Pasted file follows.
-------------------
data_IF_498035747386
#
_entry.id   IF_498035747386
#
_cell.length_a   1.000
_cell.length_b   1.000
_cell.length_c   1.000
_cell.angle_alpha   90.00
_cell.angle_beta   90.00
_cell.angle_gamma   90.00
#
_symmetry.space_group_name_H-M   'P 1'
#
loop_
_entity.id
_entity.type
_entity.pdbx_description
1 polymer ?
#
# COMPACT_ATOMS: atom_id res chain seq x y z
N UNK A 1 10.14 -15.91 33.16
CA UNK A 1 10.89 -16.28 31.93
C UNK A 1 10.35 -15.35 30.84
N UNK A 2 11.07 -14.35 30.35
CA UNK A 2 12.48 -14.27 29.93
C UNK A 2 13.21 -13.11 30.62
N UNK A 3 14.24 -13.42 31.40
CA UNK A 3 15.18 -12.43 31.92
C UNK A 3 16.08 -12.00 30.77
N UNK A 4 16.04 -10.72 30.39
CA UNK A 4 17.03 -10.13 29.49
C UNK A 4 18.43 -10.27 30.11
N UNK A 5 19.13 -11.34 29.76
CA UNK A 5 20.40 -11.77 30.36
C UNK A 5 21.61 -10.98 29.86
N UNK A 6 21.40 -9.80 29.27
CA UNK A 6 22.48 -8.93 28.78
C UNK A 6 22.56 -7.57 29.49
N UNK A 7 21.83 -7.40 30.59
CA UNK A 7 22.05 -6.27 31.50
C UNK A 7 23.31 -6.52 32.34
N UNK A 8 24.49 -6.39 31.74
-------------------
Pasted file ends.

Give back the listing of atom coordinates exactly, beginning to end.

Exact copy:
data_IF_498035747386
#
_entry.id   IF_498035747386
#
_cell.length_a   1.000
_cell.length_b   1.000
_cell.length_c   1.000
_cell.angle_alpha   90.00
_cell.angle_beta   90.00
_cell.angle_gamma   90.00
#
_symmetry.space_group_name_H-M   'P 1'
#
loop_
_entity.id
_entity.type
_entity.pdbx_description
1 polymer ?
#
# COMPACT_ATOMS: atom_id res chain seq x y z
N UNK A 1 10.14 -15.91 33.16
CA UNK A 1 10.89 -16.28 31.93
C UNK A 1 10.35 -15.35 30.84
N UNK A 2 11.07 -14.35 30.35
CA UNK A 2 12.48 -14.27 29.93
C UNK A 2 13.21 -13.11 30.62
N UNK A 3 14.24 -13.42 31.40
CA UNK A 3 15.18 -12.43 31.92
C UNK A 3 16.08 -12.00 30.77
N UNK A 4 16.04 -10.72 30.39
CA UNK A 4 17.03 -10.13 29.49
C UNK A 4 18.43 -10.27 30.11
N UNK A 5 19.13 -11.34 29.76
CA UNK A 5 20.40 -11.77 30.36
C UNK A 5 21.61 -10.98 29.86
N UNK A 6 21.40 -9.80 29.27
CA UNK A 6 22.48 -8.93 28.78
C UNK A 6 22.56 -7.57 29.49
N UNK A 7 21.83 -7.40 30.59
CA UNK A 7 22.05 -6.27 31.50
C UNK A 7 23.31 -6.52 32.34
N UNK A 8 24.49 -6.39 31.74